12. The rotatable organizer of claim 1, wherein the rail comprises:
an opening in the rail configured to allow for access to items located in the rotatable organizer.
Description
TECHNICAL FIELD

This invention relates generally to rotatable organizer, and more particularly to a rotatable organizer that allows one to rotate items on a plurality of turntables, until the item desired is easily accessible.

BACKGROUND

Cabinets and shelves, such as those located in kitchens, basements, and other areas in the home or even office, are used to store items. Often times these cabinets and/or shelves are located above a user's head, thereby making it difficult to see what is inside cabinet or shelf. Furthermore, refrigerator shelves are often cluttered. Organizing items in cabinets, shelves and refrigerators such that a user can easily access them has been a problem for many years.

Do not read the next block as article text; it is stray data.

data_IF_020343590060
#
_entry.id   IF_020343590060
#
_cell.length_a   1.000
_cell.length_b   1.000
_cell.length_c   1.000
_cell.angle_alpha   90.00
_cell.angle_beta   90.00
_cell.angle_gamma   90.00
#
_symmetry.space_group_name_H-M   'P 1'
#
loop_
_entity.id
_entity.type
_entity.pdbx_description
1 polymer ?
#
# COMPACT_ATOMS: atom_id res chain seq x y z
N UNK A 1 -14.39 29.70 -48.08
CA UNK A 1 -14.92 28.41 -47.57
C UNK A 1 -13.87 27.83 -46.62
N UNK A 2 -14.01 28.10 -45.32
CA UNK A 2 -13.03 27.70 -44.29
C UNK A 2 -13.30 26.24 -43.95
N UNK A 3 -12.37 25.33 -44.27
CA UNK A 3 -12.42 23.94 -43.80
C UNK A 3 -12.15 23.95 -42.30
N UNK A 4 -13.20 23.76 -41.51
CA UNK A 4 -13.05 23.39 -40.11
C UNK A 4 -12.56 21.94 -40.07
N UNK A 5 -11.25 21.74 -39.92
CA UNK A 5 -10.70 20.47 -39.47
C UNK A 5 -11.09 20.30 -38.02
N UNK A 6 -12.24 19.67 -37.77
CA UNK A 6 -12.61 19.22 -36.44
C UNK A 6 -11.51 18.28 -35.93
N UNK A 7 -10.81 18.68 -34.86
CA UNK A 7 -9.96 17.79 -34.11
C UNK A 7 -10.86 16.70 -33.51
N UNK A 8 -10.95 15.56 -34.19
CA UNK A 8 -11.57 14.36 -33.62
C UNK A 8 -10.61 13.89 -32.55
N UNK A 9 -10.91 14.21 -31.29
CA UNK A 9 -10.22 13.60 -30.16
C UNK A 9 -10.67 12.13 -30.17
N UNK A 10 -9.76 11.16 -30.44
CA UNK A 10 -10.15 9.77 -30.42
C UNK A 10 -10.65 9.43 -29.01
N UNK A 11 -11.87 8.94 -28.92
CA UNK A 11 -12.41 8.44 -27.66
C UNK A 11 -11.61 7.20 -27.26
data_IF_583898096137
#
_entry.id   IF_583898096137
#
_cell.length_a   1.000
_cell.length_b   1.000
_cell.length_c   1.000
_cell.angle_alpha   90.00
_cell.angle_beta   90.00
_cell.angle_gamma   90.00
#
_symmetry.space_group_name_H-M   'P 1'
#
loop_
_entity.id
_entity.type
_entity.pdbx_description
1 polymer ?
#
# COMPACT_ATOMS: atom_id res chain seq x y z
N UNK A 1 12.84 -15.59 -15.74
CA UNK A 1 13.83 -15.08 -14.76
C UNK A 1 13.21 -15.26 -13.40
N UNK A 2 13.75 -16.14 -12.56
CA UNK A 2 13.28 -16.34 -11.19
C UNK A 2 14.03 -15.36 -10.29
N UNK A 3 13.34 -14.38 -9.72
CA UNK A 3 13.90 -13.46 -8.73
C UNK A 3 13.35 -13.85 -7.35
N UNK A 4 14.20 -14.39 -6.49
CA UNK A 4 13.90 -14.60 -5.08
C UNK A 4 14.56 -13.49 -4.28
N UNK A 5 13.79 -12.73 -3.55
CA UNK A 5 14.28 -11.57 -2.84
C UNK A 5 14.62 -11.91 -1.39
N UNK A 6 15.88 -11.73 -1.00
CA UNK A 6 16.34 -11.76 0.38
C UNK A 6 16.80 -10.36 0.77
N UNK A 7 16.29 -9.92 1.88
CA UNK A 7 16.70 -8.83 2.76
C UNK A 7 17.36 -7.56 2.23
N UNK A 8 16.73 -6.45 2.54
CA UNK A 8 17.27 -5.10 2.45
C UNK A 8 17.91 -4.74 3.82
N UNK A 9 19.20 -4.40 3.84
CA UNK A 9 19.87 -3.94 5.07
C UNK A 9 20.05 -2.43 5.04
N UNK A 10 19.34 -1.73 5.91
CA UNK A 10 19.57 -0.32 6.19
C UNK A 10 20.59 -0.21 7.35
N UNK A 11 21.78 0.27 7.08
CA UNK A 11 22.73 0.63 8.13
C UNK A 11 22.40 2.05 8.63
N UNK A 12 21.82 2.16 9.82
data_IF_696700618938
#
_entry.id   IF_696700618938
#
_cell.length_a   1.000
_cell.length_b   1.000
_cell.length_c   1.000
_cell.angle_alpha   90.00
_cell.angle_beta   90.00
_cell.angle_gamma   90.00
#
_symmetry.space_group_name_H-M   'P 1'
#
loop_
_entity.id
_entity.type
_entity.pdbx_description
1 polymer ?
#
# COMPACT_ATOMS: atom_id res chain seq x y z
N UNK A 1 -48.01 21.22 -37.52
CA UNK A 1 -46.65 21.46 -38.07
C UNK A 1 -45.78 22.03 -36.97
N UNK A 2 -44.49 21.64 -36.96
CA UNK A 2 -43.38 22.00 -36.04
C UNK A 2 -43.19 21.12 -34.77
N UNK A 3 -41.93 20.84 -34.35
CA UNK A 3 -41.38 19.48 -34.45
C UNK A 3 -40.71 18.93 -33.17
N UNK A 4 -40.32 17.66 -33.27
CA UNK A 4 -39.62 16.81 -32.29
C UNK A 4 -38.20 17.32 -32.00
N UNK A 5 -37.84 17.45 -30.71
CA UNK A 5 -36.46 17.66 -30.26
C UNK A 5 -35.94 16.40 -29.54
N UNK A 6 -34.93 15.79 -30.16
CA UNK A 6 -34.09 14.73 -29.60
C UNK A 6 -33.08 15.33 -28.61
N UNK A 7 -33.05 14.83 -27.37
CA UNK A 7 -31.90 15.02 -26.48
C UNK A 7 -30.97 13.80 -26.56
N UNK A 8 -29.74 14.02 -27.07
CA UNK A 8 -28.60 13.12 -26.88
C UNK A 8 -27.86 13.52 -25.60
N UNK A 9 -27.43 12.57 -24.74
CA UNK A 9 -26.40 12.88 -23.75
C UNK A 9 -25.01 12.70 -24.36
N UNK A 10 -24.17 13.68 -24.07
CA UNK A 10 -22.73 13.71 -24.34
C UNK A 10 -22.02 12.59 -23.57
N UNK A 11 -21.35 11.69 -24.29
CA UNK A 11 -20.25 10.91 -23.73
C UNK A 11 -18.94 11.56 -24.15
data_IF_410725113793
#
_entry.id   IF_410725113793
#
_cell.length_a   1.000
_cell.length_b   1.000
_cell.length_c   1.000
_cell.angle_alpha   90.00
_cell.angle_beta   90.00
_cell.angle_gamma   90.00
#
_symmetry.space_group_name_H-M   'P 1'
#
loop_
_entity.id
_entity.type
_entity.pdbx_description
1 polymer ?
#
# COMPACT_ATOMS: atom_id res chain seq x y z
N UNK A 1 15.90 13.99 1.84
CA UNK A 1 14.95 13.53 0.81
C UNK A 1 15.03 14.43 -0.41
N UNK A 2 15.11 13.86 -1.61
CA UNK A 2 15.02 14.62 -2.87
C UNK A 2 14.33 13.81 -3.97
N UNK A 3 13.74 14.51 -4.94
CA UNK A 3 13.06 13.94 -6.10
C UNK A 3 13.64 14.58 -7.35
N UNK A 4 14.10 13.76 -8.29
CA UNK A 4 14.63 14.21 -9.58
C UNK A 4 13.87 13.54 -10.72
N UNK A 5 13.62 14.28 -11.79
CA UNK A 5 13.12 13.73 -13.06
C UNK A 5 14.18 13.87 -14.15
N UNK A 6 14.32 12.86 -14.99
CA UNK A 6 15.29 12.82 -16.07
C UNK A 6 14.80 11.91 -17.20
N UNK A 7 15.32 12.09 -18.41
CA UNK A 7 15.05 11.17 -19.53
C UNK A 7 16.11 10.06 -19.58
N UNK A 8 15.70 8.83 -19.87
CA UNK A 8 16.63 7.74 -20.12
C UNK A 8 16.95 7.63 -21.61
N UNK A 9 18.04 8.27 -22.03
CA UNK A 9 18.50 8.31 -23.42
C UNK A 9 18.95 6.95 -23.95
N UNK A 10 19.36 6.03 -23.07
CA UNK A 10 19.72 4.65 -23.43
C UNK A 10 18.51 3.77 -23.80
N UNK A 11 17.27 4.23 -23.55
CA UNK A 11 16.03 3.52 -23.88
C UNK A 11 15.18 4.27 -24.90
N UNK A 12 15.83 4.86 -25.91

Lazy Susans and the like have been used to access a plurality of items by rotating the items on some sort of platform. However, Lazy Susans, are circular, and use up space inefficiently; especially in kitchen cabinets and shelves, and many times Lazy Susans will not fit in one's kitchen cabinet or shelf, especially if the cabinet, refrigerator or shelf is deep and narrow. Thus, a user is often relegated to sorting and searching through the myriad of containers in his or her cabinets or shelves until the item desired is found.

Accordingly, there is a need for a rotatable organizer that overcomes these and other disadvantageous.

SUMMARY